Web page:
If Marc Chagall’s father had hauled fish
in Mississippi instead of Vitebsk,
it would be mullet winging over rooftops—
mullet, on violin—rooster and mullet,
mullet and goat. Chagall saw
the wonder of what sustains us: how one
can scavenge the bottom and still
rise, without apology,
by the silvered dozen. In a chapel
of mullet-paned glass we would gather
to watch each fish relay the baton
of its body from wave to wave,
across a marathon of hunger.
The body, fried, cradled in grits.
The body, smoked and lacquered in cane.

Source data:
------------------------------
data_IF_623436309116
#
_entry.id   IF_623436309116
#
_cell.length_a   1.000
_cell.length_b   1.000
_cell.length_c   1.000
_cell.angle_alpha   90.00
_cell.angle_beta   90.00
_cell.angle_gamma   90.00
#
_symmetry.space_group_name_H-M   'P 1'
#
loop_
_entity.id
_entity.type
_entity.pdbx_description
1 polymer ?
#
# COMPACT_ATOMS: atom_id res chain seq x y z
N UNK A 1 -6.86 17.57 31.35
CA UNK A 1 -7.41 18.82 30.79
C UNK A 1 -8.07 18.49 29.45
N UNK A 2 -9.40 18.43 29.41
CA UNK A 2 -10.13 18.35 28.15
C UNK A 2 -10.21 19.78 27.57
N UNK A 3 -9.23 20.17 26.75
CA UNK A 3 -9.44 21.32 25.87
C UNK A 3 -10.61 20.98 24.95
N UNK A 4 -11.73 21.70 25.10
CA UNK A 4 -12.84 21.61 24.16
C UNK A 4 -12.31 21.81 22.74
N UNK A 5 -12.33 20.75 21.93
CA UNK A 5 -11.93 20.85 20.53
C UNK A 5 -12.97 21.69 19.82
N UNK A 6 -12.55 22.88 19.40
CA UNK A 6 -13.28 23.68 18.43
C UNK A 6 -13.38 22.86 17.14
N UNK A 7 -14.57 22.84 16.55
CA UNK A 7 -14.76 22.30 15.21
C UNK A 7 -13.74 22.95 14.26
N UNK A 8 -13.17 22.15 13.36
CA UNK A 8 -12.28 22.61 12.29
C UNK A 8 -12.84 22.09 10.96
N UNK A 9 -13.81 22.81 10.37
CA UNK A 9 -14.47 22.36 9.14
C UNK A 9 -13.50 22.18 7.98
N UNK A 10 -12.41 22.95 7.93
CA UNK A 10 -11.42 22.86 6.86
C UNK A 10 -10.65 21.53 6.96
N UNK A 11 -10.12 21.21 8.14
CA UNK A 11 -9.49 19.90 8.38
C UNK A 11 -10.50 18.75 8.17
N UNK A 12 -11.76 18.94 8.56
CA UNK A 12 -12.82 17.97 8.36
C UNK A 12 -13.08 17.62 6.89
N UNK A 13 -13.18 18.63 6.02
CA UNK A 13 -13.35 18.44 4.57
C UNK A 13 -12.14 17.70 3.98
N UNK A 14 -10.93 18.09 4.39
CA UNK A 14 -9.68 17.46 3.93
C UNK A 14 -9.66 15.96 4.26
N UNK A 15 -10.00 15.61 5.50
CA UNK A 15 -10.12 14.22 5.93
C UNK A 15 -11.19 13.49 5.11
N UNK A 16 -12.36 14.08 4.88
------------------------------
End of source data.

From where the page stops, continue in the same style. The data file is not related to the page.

When casting nets to the Gulf,
who are we to judge terms of grace?
We save the gizzard, the star-white milt.
The bridal roe, on our tongues,
bursts with the promise of morning.
Sandra Beasley is the author of three poetry collections–Count the Waves, forthcoming in June from W. W. Norton; I Was the Jukebox; and Theories of Falling–as well as a memoir, Don’t Kill the Birthday Girl: Tales from an Allergic Life. Photo by Richard Bickel.